(11th Cir. 2001). To meet this standard, a petitioner must
show a reasonable likelihood of acquittal absent the
constitutional error. Schlup, 513 U.S. at 327.
ASSISTANCE OF COUNSEL
of ineffective assistance are analyzed under the test set
forth in Strickland v. Washington, 466 U.S. 668
(1984). A petitioner must show both deficient performance by
counsel and resulting prejudice. Demonstrating deficient
performance “requires showing that counsel made errors
so serious that counsel was not functioning as the
‘counsel' guaranteed the defendant by the Sixth
Amendment.” Id. at 687. Deficient performance
is established if, “in light of all the circumstances,
the identified acts or omissions [of counsel] were outside
the wide range of professionally competent assistance.”
Id. at 690. However, “counsel is strongly
presumed to have rendered adequate assistance and made all
significant decisions in the exercise of reasonable
professional judgment.” Id. Additionally,
“a court deciding an actual ineffectiveness claim must
judge the reasonableness of counsel's challenged conduct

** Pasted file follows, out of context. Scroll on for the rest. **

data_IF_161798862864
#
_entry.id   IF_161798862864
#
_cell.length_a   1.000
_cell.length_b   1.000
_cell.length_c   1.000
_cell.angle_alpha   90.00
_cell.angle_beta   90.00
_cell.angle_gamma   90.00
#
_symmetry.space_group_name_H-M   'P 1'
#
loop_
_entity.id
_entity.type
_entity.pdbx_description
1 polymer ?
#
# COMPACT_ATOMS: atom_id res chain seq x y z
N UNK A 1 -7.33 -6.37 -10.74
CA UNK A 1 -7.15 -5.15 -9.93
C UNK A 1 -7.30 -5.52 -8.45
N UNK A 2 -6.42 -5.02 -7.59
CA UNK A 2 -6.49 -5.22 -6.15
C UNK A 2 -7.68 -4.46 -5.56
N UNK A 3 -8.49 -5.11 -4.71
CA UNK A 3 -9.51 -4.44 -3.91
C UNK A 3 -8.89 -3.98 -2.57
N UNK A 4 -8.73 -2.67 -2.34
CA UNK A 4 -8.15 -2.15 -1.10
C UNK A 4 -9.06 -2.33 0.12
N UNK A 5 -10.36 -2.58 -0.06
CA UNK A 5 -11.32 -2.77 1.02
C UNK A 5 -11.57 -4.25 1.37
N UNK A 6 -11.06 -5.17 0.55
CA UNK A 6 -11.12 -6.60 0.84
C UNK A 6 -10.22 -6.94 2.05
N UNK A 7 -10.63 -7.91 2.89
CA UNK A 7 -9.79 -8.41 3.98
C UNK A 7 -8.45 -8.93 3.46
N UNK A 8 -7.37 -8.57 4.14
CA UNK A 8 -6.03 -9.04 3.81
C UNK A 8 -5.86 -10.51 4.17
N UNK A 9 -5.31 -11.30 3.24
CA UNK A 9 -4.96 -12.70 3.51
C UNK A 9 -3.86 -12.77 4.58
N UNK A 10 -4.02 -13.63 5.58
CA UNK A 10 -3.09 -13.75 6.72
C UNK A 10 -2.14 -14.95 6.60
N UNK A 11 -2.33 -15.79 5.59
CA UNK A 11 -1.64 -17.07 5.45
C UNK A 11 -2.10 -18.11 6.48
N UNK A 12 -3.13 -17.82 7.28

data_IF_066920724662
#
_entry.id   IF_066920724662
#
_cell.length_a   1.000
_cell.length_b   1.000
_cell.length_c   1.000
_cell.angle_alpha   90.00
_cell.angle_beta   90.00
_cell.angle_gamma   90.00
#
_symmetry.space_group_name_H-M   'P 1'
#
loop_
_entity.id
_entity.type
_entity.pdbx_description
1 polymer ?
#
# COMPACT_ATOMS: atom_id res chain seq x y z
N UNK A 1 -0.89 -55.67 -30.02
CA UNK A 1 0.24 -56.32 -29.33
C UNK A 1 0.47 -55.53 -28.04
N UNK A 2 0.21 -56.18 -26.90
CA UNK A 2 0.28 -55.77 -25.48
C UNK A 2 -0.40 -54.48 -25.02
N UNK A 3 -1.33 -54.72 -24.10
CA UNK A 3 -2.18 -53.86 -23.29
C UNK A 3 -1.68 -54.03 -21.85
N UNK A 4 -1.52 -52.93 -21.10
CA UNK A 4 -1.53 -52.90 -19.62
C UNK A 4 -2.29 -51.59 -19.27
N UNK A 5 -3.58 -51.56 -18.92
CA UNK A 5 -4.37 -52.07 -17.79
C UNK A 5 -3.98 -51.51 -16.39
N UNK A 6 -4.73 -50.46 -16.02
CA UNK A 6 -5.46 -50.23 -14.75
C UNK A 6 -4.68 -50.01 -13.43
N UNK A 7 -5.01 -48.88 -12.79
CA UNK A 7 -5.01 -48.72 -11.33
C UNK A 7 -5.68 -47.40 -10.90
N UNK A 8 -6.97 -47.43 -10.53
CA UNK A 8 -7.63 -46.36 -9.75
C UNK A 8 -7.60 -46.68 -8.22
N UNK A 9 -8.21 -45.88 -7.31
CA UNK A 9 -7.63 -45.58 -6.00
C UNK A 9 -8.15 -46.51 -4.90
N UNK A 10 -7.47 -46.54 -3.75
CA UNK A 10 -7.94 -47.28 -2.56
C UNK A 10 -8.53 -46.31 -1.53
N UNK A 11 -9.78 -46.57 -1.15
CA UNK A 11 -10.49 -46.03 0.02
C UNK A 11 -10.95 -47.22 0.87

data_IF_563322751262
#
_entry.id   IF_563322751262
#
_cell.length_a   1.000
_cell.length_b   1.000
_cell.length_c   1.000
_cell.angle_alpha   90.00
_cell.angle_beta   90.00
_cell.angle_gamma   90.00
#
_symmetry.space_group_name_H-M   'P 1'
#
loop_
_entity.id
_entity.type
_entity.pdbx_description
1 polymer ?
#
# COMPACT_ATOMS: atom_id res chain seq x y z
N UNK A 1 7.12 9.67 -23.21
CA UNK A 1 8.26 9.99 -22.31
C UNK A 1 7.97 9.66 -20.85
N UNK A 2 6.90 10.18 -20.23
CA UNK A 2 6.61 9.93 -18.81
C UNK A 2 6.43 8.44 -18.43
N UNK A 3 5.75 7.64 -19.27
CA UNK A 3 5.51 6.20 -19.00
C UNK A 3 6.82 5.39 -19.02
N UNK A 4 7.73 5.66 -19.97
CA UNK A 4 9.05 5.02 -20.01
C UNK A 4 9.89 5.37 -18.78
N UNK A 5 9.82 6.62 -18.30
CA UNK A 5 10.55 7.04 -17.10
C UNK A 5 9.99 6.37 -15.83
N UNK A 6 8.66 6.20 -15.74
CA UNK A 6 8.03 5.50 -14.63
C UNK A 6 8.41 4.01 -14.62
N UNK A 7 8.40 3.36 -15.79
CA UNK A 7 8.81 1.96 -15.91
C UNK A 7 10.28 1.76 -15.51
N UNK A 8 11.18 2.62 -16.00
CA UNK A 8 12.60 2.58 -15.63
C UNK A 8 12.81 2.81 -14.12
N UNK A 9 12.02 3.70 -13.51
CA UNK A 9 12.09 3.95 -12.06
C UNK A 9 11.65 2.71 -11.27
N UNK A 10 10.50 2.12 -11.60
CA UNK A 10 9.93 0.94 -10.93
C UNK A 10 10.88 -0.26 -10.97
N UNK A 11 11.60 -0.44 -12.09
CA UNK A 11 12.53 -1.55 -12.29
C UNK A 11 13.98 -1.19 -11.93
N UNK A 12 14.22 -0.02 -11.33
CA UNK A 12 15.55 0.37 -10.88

on the facts of the particular case, viewed as of the time of
counsel's conduct.” Id.
must demonstrate that counsel's alleged error prejudiced
the defense because “[a]n error by counsel, even if
professionally unreasonable, does not warrant setting aside
the judgment of a criminal proceeding if the error had no
effect on the judgment.” Id. at 691-92. To
show prejudice, a petitioner must demonstrate “a
reasonable probability that, but for counsel's
unprofessional errors, the result of the proceeding would
have been different. A reasonable probability is a
probability sufficient to undermine confidence in the
outcome.” Id. at 694. A petitioner cannot meet
his burden merely by showing that counsel's choices were
The test has nothing to do with what the best lawyers would